An Ounce Of Prevention Is Worth A Pound Of Cure!

Cellular changes in fat tissue, not the immune system, lead 
to the “hyper-inflammation” characteristic of obesity-related 
glucose intolerance and type 2 diabetes, according to new 
research from the University of Cincinnati (UC).

Cancer and cell biology experts say this new discovery about the 
cellular mechanisms behind glucose intolerance may provide a
different target for drugs to treat type 2 diabetes as well as insights
into how aggressive cancers form.

The study is reported in the July 7, 2010, issue of the scientific
journal Cell Metabolism.

For this study, the research team looked at the role of a specific
gene known as protein kinase C (PKC)-zeta, which has been
implicated as a key cellular contributor to malignant tumor growth.
Using a preclinical animal model, they found that PKC-zeta had
a dual role in the molecular signaling that leads to inflammation,
switching from acting as a regulator of inflammation to a 
pro-inflammation agent in different circumstances.

“This finding is quite novel because current drug development
efforts target immune cells (macrophages, T-cells) to eliminate 
this hyper-inflammation. Our research suggests obesity-related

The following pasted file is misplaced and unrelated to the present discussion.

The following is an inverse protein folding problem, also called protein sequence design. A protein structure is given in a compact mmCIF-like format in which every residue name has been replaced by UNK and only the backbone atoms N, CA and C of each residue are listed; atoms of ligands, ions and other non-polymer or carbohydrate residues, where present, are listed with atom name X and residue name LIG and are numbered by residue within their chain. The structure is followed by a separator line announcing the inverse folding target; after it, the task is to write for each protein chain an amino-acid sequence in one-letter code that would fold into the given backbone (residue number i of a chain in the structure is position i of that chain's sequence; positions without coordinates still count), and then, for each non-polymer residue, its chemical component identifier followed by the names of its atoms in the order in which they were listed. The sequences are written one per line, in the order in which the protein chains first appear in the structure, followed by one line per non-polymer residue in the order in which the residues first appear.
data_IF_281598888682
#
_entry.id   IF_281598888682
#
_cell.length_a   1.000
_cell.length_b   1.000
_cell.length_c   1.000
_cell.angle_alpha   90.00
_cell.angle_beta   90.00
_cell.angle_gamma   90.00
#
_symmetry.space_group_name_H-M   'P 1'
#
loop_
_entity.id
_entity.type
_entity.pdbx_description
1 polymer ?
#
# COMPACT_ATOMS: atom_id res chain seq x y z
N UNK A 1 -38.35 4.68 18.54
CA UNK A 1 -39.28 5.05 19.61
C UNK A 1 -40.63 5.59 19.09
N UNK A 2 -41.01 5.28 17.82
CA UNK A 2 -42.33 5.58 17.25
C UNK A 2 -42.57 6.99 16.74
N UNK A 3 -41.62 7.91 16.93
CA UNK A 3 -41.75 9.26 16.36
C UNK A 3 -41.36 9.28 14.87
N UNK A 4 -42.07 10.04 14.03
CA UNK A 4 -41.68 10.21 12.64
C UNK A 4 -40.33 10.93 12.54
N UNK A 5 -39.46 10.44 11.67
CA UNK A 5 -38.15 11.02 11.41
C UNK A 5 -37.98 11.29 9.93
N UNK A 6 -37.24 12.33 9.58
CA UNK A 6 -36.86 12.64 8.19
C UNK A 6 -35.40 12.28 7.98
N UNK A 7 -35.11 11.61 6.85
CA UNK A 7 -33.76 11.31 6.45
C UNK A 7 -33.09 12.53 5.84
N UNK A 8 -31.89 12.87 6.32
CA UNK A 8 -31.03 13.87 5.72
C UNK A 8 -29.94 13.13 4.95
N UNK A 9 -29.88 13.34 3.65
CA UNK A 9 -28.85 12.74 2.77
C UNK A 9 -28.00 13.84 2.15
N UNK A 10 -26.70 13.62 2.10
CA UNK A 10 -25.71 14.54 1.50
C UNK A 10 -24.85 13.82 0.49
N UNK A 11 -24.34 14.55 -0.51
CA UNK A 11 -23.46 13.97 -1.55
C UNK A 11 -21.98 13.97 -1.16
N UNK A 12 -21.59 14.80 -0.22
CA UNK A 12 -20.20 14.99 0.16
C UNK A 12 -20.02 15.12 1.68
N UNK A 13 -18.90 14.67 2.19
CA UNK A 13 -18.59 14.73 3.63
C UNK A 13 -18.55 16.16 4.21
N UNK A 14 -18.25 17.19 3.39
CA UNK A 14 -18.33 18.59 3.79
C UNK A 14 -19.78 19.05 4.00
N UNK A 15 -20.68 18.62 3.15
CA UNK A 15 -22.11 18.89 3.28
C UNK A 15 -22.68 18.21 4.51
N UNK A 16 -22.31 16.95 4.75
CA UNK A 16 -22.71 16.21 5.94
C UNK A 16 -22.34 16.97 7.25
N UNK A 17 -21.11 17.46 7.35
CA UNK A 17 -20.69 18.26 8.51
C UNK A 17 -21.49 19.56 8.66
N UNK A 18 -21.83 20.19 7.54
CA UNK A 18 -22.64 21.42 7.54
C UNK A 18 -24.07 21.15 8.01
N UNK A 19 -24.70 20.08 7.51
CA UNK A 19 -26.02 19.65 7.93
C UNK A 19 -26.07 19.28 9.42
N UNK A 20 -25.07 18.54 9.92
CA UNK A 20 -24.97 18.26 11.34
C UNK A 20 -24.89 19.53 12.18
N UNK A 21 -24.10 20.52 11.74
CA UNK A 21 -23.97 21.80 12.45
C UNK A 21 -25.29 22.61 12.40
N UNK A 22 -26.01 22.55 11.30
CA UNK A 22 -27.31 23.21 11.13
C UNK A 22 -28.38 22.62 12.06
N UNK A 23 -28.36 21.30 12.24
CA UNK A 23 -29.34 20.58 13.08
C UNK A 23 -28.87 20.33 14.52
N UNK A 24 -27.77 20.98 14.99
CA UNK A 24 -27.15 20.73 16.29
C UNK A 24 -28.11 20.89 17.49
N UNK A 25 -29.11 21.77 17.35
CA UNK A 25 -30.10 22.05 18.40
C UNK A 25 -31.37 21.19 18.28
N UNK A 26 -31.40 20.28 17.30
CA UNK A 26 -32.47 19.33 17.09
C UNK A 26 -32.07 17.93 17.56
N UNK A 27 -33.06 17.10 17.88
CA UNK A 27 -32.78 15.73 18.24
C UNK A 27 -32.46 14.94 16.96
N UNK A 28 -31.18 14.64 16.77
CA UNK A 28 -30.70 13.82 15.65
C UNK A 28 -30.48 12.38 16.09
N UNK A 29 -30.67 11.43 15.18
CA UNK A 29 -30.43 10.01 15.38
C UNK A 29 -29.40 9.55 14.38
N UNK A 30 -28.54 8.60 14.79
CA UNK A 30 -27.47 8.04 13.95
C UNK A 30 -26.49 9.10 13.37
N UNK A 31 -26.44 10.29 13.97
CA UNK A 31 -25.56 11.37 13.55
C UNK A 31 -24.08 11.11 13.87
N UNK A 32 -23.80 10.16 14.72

glucose intolerance has nothing to do with the immune system. 
It may be more effective to target adipocytes (fat cells),” 
explained the investigators from the University of Cincinnati’s 
cancer and cell biology department.

In normal cells, they explain, PKC-zeta regulates the balance
between cellular inflammatory responses to maintain glucose
control. During obesity-induced inflammation, however, the 
function of PKC-zeta changes and the molecule begins to promote
inflammation by causing adipocytes to secrete a substance (IL-6)
that travels in large quantities to the liver to cause insulin resistance.
”We believe a similar mechanism of action is at play in malignant 
tumor development.

Now we are trying to understand how PKC-zeta regulates IL6 to
better determine how we can manipulate the protein to help prevent 
diabetes and cancer,” they add.

This University of Cincinnati team is working with investigators at
UC’s Drug Discovery Center to screen compounds that will inhibit 
PKC-zeta to be used in further research.

Funding for this research was provided by grants from the National 
Institutes of Health, American Diabetes Association, UMass Diabetes 
Endocrinology Research Center and Marie Curie Foundation.
Scientists from the University of Massachusetts also participated
in the study.

Story Source:
University of Cincinnati Academic Health Center (2010, July 12).
Fat cells play key role in development of type 2 diabetes. 

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